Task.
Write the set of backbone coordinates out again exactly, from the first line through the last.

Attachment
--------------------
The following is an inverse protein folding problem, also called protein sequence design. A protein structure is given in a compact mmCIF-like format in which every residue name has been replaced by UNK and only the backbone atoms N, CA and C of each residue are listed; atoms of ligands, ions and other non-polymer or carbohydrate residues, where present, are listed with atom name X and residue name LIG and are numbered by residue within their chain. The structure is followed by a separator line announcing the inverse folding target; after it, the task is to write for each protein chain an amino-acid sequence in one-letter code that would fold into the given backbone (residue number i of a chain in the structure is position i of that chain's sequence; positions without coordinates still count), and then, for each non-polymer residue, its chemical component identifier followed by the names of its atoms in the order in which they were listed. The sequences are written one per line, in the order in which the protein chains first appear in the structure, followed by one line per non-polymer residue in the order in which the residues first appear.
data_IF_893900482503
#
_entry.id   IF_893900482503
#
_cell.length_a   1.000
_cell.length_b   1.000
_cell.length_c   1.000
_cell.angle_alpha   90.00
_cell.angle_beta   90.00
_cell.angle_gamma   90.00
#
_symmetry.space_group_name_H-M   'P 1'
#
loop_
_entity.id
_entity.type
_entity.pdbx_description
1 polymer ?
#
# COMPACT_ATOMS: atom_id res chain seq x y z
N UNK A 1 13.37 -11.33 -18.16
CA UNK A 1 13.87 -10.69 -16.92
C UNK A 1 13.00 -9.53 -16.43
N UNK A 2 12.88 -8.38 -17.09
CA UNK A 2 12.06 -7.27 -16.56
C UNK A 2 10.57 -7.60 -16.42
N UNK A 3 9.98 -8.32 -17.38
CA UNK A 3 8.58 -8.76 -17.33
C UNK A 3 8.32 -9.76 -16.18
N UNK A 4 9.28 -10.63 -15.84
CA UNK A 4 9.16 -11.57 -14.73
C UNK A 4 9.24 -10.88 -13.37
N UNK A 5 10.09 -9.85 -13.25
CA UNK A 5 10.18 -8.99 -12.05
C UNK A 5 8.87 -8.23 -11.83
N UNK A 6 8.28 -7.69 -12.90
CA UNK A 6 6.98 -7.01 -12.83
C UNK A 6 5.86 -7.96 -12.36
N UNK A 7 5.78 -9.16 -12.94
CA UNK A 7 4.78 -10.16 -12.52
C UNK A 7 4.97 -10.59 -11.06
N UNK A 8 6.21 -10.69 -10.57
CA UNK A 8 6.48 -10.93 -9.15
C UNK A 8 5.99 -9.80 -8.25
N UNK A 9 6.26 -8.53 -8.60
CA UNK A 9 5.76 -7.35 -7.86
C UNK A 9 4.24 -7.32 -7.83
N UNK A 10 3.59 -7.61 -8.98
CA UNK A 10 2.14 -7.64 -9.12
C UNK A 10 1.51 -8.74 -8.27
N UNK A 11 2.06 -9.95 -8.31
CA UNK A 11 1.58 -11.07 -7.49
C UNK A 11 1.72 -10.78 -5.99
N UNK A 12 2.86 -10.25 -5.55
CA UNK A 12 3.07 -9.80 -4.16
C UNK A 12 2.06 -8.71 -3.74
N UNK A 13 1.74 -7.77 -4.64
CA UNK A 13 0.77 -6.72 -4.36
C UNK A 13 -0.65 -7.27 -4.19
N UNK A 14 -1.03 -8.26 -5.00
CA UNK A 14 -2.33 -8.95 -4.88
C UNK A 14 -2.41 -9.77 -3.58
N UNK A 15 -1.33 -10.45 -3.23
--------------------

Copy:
The following is an inverse protein folding problem, also called protein sequence design. A protein structure is given in a compact mmCIF-like format in which every residue name has been replaced by UNK and only the backbone atoms N, CA and C of each residue are listed; atoms of ligands, ions and other non-polymer or carbohydrate residues, where present, are listed with atom name X and residue name LIG and are numbered by residue within their chain. The structure is followed by a separator line announcing the inverse folding target; after it, the task is to write for each protein chain an amino-acid sequence in one-letter code that would fold into the given backbone (residue number i of a chain in the structure is position i of that chain's sequence; positions without coordinates still count), and then, for each non-polymer residue, its chemical component identifier followed by the names of its atoms in the order in which they were listed. The sequences are written one per line, in the order in which the protein chains first appear in the structure, followed by one line per non-polymer residue in the order in which the residues first appear.
data_IF_893900482503
#
_entry.id   IF_893900482503
#
_cell.length_a   1.000
_cell.length_b   1.000
_cell.length_c   1.000
_cell.angle_alpha   90.00
_cell.angle_beta   90.00
_cell.angle_gamma   90.00
#
_symmetry.space_group_name_H-M   'P 1'
#
loop_
_entity.id
_entity.type
_entity.pdbx_description
1 polymer ?
#
# COMPACT_ATOMS: atom_id res chain seq x y z
N UNK A 1 13.37 -11.33 -18.16
CA UNK A 1 13.87 -10.69 -16.92
C UNK A 1 13.00 -9.53 -16.43
N UNK A 2 12.88 -8.38 -17.09
CA UNK A 2 12.06 -7.27 -16.56
C UNK A 2 10.57 -7.60 -16.42
N UNK A 3 9.98 -8.32 -17.38
CA UNK A 3 8.58 -8.76 -17.33
C UNK A 3 8.32 -9.76 -16.18
N UNK A 4 9.28 -10.63 -15.84
CA UNK A 4 9.16 -11.57 -14.73
C UNK A 4 9.24 -10.88 -13.37
N UNK A 5 10.09 -9.85 -13.25
CA UNK A 5 10.18 -8.99 -12.05
C UNK A 5 8.87 -8.23 -11.83
N UNK A 6 8.28 -7.69 -12.90
CA UNK A 6 6.98 -7.01 -12.83
C UNK A 6 5.86 -7.96 -12.36
N UNK A 7 5.78 -9.16 -12.94
CA UNK A 7 4.78 -10.16 -12.52
C UNK A 7 4.97 -10.59 -11.06
N UNK A 8 6.21 -10.69 -10.57
CA UNK A 8 6.48 -10.93 -9.15
C UNK A 8 5.99 -9.80 -8.25
N UNK A 9 6.26 -8.53 -8.60
CA UNK A 9 5.76 -7.35 -7.86
C UNK A 9 4.24 -7.32 -7.83
N UNK A 10 3.59 -7.61 -8.98
CA UNK A 10 2.14 -7.64 -9.12
C UNK A 10 1.51 -8.74 -8.27
N UNK A 11 2.06 -9.95 -8.31
CA UNK A 11 1.58 -11.07 -7.49
C UNK A 11 1.72 -10.78 -5.99
N UNK A 12 2.86 -10.25 -5.55
CA UNK A 12 3.07 -9.80 -4.16
C UNK A 12 2.06 -8.71 -3.74
N UNK A 13 1.74 -7.77 -4.64
CA UNK A 13 0.77 -6.72 -4.36
C UNK A 13 -0.65 -7.27 -4.19
N UNK A 14 -1.03 -8.26 -5.00
CA UNK A 14 -2.33 -8.95 -4.88
C UNK A 14 -2.41 -9.77 -3.58
N UNK A 15 -1.33 -10.45 -3.23